Thursday, October 13, 2011

The Realist Violin:
Electric/Acoustic playing at Its Finest!

Written by: Amy Tobin of Fein Violins

I am a violinist who is always looking for new and different things to do, both musically and technically. As a result, I have found myself in many situations where I needed to play amplified. I have used fully electric violins, acoustic-electric violins, and various pickups on my own violin, all for different reasons and to different effects. One of the reasons I have used so many different kinds of instruments is that I never really found one that satisfied my yearning for a rich, warm, full sound while playing plugged in. That is, until now.


The David Gage Realist RV4 Violin

Available in both 4-string and 5-string models, the Realist is the perfect choice for someone who needs (or wants) to plug in, but still wants to preserve the best qualities of an acoustic violin. Of all of the acoustic-electric possibilities I have found, this beats them all. Although I love the sound of my own violin, I have always been hesitant to put a pick up on it and take it into venues that might be a little more dangerous than your average concert hall. In fact, I once had a very drunk man come up on stage while I was playing, stand right behind me, and proceed to nearly knock me, and my violin, down because of his, well, shall we say, enthusiasm? One instance like that definitely makes you shy about bringing the "big guns" with you on a pub gig!

Still, I wanted something that would sound like my violin. The Realist has done that. It has a wonderful, deep sound that I am more than happy to perform with. Plus, if you play in churches or other places where a standard electric violin might look a little out of place, the Realist fits in nicely with its covered volume knob. In fact, if you wanted to use the Realist for gigs other than amplified ones, you could. Because David Gage and Ned Steinberger have put so much thought into creating this instrument, the electronic parts of it are nearly unnoticeable to the audience.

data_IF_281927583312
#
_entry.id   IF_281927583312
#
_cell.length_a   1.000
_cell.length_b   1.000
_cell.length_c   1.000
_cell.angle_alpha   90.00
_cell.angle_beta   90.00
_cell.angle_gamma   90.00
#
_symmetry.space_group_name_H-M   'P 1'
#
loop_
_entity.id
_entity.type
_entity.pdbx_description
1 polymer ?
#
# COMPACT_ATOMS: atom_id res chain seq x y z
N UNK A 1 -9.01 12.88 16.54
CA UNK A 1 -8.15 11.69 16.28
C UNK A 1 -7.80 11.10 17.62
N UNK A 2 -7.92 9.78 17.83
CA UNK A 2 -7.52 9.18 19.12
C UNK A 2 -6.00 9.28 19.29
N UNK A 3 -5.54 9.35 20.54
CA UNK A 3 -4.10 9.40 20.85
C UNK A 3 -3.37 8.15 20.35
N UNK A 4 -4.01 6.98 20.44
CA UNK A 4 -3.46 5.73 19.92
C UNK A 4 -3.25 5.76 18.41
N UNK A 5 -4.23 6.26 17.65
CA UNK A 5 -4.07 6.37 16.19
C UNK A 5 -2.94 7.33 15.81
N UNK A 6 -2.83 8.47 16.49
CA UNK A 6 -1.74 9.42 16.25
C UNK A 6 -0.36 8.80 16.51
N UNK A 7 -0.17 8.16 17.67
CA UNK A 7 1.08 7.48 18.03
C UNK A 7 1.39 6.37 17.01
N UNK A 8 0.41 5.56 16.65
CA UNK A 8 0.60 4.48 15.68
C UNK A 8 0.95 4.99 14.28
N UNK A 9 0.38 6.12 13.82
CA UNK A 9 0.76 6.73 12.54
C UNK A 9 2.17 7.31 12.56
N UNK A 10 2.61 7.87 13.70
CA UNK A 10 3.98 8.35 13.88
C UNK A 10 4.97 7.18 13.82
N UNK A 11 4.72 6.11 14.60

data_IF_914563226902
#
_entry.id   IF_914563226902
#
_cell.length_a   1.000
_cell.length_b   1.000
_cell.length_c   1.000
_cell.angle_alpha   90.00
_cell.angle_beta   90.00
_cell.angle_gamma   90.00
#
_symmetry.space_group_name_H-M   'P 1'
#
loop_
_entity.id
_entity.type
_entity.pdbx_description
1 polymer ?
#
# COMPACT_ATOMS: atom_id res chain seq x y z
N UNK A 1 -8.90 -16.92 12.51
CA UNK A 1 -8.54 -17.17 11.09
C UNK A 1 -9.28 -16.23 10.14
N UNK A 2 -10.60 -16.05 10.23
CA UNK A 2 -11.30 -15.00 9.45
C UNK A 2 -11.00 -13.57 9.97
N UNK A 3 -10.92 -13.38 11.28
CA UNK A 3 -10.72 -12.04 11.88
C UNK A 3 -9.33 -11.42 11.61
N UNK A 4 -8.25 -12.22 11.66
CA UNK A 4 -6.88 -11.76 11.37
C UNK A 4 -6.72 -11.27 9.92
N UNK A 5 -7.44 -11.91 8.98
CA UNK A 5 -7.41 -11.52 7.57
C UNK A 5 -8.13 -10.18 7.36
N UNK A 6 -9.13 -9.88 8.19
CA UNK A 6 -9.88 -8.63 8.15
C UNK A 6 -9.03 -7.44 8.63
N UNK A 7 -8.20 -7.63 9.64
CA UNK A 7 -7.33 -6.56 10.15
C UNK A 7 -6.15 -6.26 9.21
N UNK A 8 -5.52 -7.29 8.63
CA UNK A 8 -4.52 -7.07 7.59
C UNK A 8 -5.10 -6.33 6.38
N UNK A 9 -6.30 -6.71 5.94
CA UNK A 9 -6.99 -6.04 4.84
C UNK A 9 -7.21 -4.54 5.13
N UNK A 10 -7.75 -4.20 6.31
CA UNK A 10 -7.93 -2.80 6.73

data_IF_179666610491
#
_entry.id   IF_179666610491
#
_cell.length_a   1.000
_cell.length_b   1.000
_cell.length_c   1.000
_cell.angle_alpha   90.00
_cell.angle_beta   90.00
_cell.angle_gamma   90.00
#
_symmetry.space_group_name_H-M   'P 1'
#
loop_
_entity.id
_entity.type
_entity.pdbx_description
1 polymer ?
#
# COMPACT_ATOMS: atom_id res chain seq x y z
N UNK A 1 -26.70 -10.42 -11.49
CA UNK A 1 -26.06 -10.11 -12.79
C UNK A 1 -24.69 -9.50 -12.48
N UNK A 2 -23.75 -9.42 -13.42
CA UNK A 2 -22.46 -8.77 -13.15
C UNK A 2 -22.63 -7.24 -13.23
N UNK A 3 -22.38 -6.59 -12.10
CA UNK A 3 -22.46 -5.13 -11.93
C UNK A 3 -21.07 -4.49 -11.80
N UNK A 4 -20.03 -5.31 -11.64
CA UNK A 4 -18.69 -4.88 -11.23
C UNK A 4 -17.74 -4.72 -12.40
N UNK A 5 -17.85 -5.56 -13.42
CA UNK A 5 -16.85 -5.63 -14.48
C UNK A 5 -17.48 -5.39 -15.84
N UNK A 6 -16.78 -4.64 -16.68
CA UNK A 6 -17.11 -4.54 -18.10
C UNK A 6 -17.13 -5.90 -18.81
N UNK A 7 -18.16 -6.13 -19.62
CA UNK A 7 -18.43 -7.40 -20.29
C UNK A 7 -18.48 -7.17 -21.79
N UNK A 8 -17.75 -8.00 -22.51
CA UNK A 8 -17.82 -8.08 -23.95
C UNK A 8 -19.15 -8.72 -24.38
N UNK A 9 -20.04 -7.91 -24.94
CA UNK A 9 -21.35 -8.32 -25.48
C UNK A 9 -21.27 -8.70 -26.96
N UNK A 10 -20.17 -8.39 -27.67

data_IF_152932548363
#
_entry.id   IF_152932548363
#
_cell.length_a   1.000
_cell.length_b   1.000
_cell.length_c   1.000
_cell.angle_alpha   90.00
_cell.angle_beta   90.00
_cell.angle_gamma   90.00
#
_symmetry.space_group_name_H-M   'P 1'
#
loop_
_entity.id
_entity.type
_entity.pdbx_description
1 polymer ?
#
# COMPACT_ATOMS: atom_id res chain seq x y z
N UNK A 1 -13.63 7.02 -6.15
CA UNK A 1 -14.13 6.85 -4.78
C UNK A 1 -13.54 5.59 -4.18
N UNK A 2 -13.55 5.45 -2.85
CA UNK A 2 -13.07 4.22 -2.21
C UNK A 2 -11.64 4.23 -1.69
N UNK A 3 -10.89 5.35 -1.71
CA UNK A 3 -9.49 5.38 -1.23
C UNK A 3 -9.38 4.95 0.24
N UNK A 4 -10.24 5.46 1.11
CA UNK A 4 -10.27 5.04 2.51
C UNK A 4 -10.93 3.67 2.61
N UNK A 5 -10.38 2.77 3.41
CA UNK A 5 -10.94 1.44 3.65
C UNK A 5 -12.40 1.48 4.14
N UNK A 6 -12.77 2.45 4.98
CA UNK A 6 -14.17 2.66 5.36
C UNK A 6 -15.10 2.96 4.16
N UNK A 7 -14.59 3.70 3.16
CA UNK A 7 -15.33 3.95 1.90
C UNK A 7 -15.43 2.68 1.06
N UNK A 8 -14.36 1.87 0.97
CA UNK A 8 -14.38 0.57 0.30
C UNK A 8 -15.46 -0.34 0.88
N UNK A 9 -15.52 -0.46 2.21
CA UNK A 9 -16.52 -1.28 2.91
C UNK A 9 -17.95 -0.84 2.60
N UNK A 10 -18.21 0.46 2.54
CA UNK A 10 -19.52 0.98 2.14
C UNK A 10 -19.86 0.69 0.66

The other advantage of the covered volume pot (or knob) is that it keeps dust and dirt out of the working portion of it. That way, you won't have any difficulty with the static that can occur when the volume pots get dirty.

Volume Pot on the David Gage Realist Violin

The input jack, where you put the cable, is also very well thought out. It is placed on the back of the instrument, just to the left of where the chin rest is, so the cable very nicely lies off to the side of your shoulder. That way, you aren't tripping over it or trying to move it out of the way every time you want to change where you are on stage!

The pickup, which is a transducer that is built into the instrument, has a great sound! It is clear, consistent, and preserves the finest tones of the violin (instead of only amplifying the treble tones, like so many other options out there!).

Input Jack on Back of David Gage Realist Violin

The 5 string is very nicely made as well. The low C string, giving the instrument the range of both the violin and the viola, has a great viola tone. Plus, its always nice to be able to vamp with the band on the lower harmonies as well!

All in all, I have been very impressed with the Realist violin. Anne Marie Calhoun, GRAMMY nominated violinist, who has played with many GRAMMY winning artists (including Steve Vai, Damien Marley, and Jon Bon Jovi), plays the RV4PRO model.

The Realist is available in both standard and pro models. The pro model being made with a bit higher quality tone wood and also antiqued to have a different appearance.

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